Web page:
It was open in the Giardini and Arsenale main exhibition
venues, and in other venues dotted throughout Venice.
It encompasses art,
architecture, cinema, dance, music, theatre
you name it.
Its a bit like an expo experience with art (the second visit
for me having been there seven years ago). Youll need to
set aside a whole day just to see the art and it is exhausting.
Sadly quite the worst exhibit the British pavilion with its pile
of sticks and crudely executed scribbles of a mans penis
by Tracey Emin. Truly an edifying example of the crassness of
In the Arsenale, surely
one of the best art venues in the world, (the former armory) the art takes
on an altogether more dramatic mode and its impressive, both in
the space and the art on show but most impressive is the restaurant where
tired feet can rest under the roof without glass. Good prices too and
excellent food. Fully restored, check out the archive building next door
to see images from the previous Biennales. The image above is
a vast curtain made up of labels from tins and jars - it shimmers as if
made of gold. Sadly this being July,
we shall not be there for the Venizia Film Festival the Chair will be held by Zhang Yimou and judges feature Jane Campion,
Paul Verhoeven, Catherine Breillat and more
Its been an important film festival since 1932 and this year Italys
own Bernado Bertolucci will be awarded the 75th Golden Lion and Tim Burton
gets a lifetime achievement Golden Lion. Key filmmakers represented will
be: Woody Allen, Ken Loach, Paul Haggis, Ang Lee,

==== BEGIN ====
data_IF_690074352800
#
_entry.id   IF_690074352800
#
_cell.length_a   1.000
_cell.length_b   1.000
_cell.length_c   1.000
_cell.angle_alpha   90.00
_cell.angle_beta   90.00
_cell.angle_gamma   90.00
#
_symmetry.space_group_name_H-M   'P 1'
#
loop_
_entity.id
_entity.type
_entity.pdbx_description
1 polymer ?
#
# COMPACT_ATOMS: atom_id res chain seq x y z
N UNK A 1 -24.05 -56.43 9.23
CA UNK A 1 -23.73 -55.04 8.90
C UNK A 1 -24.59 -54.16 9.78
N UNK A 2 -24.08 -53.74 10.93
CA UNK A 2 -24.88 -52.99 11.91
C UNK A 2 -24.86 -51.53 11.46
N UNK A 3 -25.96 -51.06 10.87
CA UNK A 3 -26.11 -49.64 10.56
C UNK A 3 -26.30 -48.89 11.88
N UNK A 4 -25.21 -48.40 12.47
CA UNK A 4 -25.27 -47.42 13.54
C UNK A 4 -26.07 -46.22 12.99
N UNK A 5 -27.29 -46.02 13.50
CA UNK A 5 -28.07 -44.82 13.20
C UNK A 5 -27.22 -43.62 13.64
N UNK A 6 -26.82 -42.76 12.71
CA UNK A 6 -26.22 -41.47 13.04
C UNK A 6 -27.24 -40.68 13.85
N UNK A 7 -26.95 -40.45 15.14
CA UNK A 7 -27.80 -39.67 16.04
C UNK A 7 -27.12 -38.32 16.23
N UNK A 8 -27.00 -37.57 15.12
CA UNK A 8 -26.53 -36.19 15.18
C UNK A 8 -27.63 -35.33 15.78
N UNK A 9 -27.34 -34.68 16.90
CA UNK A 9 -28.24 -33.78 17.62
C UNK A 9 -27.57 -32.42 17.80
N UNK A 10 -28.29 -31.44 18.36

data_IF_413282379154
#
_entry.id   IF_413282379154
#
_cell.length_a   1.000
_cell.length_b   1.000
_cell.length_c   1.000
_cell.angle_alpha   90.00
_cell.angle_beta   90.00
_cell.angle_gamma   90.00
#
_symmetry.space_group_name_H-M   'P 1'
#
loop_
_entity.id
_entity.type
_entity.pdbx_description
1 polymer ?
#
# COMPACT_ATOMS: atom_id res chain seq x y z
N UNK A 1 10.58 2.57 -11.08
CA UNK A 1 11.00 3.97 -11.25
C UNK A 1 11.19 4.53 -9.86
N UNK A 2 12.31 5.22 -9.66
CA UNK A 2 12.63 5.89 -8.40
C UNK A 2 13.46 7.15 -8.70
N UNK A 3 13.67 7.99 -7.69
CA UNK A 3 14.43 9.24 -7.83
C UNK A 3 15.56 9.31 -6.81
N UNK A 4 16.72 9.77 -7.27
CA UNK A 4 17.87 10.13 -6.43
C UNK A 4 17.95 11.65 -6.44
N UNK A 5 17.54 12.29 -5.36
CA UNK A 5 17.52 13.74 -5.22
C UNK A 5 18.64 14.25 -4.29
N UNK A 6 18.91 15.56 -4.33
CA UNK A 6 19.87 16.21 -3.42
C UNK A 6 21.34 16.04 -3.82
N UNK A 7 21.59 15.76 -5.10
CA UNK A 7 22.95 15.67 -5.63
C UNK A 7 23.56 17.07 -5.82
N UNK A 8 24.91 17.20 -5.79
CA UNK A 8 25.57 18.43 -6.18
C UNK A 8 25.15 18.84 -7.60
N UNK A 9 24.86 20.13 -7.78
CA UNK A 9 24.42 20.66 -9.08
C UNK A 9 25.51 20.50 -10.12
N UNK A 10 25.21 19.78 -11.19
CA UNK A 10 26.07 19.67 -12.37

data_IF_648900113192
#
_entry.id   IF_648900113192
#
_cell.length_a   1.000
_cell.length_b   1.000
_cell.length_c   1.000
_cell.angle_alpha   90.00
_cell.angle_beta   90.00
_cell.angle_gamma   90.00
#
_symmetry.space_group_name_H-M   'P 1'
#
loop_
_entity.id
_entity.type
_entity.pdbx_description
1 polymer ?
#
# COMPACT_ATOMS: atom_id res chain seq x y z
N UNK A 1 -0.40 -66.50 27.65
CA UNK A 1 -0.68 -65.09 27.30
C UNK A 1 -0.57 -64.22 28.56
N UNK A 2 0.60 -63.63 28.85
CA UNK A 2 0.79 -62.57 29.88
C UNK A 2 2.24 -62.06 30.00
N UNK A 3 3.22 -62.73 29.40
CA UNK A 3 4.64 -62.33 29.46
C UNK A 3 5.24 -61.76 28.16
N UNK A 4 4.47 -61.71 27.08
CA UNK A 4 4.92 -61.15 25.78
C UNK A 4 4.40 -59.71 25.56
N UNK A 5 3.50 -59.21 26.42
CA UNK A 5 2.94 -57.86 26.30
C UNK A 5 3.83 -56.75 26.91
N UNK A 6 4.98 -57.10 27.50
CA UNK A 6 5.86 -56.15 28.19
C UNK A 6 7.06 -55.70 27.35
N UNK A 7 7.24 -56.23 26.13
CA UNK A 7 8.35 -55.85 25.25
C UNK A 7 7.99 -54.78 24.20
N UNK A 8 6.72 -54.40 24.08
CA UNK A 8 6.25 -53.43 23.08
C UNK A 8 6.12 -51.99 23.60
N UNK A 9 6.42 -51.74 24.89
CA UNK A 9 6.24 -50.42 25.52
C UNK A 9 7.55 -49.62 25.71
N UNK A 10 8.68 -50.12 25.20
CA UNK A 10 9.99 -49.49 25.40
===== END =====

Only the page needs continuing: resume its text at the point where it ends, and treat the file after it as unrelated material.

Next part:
Wesa Anderson, Miike Takashi, Brian de Palma, Peter Greenaway, Kitano
Takeshi, Eric Rohmer, Kenneth Branagh and Andrew Dominik.
does a hell of a lot of walking in Venice, its also a great place
to rest your legs on the very regular waterbuss that pull in all
over the city and let you take a breather. Tourists spend a fortune on
taxis or visitor boats, but the best deal (if there for five days or more)
is to get the Venice Card (78 euros that will give you the Alilaguna boat
just 7 minutes away from the airport terminal you can walk this,
its a doddle and you get the return trip as well). The Aliliguna
boat takes you quickly through Murano Island to Venice proper and will
deposit you at San Marco pier or Zattere (just opposite the Hilton and
they will come and get you if you are staying there). More importantly
the Venice card gives you a free ride on every waterbus for an entire
week (dont lose it!) and discounts to all the museums, which is
a big bonus if you go to around five museums and the Biennale.
I was uncertain about the Venice Card at first as I though it expensive,
but now I have done it and realized just how often we used the waterbuses,
its a terrific bargain. You buy it the moment you arrive at the
airport. You can go right around Venice, trot over to Murano Island glass
museum or go swimming at Lido. More importantly, if staying on Giudecca
Island, as we were, you have a boat coming and going every eight minutes
in both directions.
So, take a trip at
random, right around to the other side of Venice to the stop after the
Hospital and just walk the streets. Youll miss the crowds, find
delightful shady restaurants that wont rip you off and you will
begin to enjoy Venice a whole lot more. Get lost, its truly the
best way to enjoy the city and eventually you come across the Rialto,
or Basilica San Marco or Accademia bridges and the next waterbus to another